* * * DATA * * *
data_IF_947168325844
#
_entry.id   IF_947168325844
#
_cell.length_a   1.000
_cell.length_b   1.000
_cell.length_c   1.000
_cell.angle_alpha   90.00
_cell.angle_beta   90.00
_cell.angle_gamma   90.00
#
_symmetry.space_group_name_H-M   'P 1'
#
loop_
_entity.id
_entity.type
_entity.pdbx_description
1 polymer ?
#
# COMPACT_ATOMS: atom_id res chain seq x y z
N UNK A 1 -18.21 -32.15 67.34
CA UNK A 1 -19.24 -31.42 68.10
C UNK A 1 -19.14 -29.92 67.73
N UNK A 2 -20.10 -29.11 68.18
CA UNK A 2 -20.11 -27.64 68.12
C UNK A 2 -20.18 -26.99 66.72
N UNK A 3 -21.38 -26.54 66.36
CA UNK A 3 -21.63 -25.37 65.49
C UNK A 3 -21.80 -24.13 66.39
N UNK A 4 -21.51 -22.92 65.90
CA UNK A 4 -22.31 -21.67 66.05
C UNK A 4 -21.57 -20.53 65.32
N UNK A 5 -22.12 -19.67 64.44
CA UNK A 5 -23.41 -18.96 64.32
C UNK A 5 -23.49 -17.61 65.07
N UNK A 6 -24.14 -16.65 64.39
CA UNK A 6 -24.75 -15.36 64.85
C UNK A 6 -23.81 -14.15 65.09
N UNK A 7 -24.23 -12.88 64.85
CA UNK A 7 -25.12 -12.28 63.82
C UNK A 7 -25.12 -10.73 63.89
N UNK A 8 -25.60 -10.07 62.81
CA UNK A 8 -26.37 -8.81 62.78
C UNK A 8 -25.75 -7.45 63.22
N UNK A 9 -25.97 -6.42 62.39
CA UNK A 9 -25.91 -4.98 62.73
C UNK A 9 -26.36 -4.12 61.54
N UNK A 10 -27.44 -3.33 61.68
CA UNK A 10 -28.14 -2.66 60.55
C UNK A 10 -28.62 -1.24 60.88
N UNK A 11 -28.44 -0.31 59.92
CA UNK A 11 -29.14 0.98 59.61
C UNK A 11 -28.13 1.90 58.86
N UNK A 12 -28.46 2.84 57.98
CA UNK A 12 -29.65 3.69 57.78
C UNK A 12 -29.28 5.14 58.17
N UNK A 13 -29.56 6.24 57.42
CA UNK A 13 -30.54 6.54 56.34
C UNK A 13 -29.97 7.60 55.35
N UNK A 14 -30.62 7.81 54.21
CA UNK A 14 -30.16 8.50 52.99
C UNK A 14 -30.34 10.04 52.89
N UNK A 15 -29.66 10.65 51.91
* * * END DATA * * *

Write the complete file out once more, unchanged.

data_IF_947168325844
#
_entry.id   IF_947168325844
#
_cell.length_a   1.000
_cell.length_b   1.000
_cell.length_c   1.000
_cell.angle_alpha   90.00
_cell.angle_beta   90.00
_cell.angle_gamma   90.00
#
_symmetry.space_group_name_H-M   'P 1'
#
loop_
_entity.id
_entity.type
_entity.pdbx_description
1 polymer ?
#
# COMPACT_ATOMS: atom_id res chain seq x y z
N UNK A 1 -18.21 -32.15 67.34
CA UNK A 1 -19.24 -31.42 68.10
C UNK A 1 -19.14 -29.92 67.73
N UNK A 2 -20.10 -29.11 68.18
CA UNK A 2 -20.11 -27.64 68.12
C UNK A 2 -20.18 -26.99 66.72
N UNK A 3 -21.38 -26.54 66.36
CA UNK A 3 -21.63 -25.37 65.49
C UNK A 3 -21.80 -24.13 66.39
N UNK A 4 -21.51 -22.92 65.90
CA UNK A 4 -22.31 -21.67 66.05
C UNK A 4 -21.57 -20.53 65.32
N UNK A 5 -22.12 -19.67 64.44
CA UNK A 5 -23.41 -18.96 64.32
C UNK A 5 -23.49 -17.61 65.07
N UNK A 6 -24.14 -16.65 64.39
CA UNK A 6 -24.75 -15.36 64.85
C UNK A 6 -23.81 -14.15 65.09
N UNK A 7 -24.23 -12.88 64.85
CA UNK A 7 -25.12 -12.28 63.82
C UNK A 7 -25.12 -10.73 63.89
N UNK A 8 -25.60 -10.07 62.81
CA UNK A 8 -26.37 -8.81 62.78
C UNK A 8 -25.75 -7.45 63.22
N UNK A 9 -25.97 -6.42 62.39
CA UNK A 9 -25.91 -4.98 62.73
C UNK A 9 -26.36 -4.12 61.54
N UNK A 10 -27.44 -3.33 61.68
CA UNK A 10 -28.14 -2.66 60.55
C UNK A 10 -28.62 -1.24 60.88
N UNK A 11 -28.44 -0.31 59.92
CA UNK A 11 -29.14 0.98 59.61
C UNK A 11 -28.13 1.90 58.86
N UNK A 12 -28.46 2.84 57.98
CA UNK A 12 -29.65 3.69 57.78
C UNK A 12 -29.28 5.14 58.17
N UNK A 13 -29.56 6.24 57.42
CA UNK A 13 -30.54 6.54 56.34
C UNK A 13 -29.97 7.60 55.35
N UNK A 14 -30.62 7.81 54.21
CA UNK A 14 -30.16 8.50 52.99
C UNK A 14 -30.34 10.04 52.89
N UNK A 15 -29.66 10.65 51.91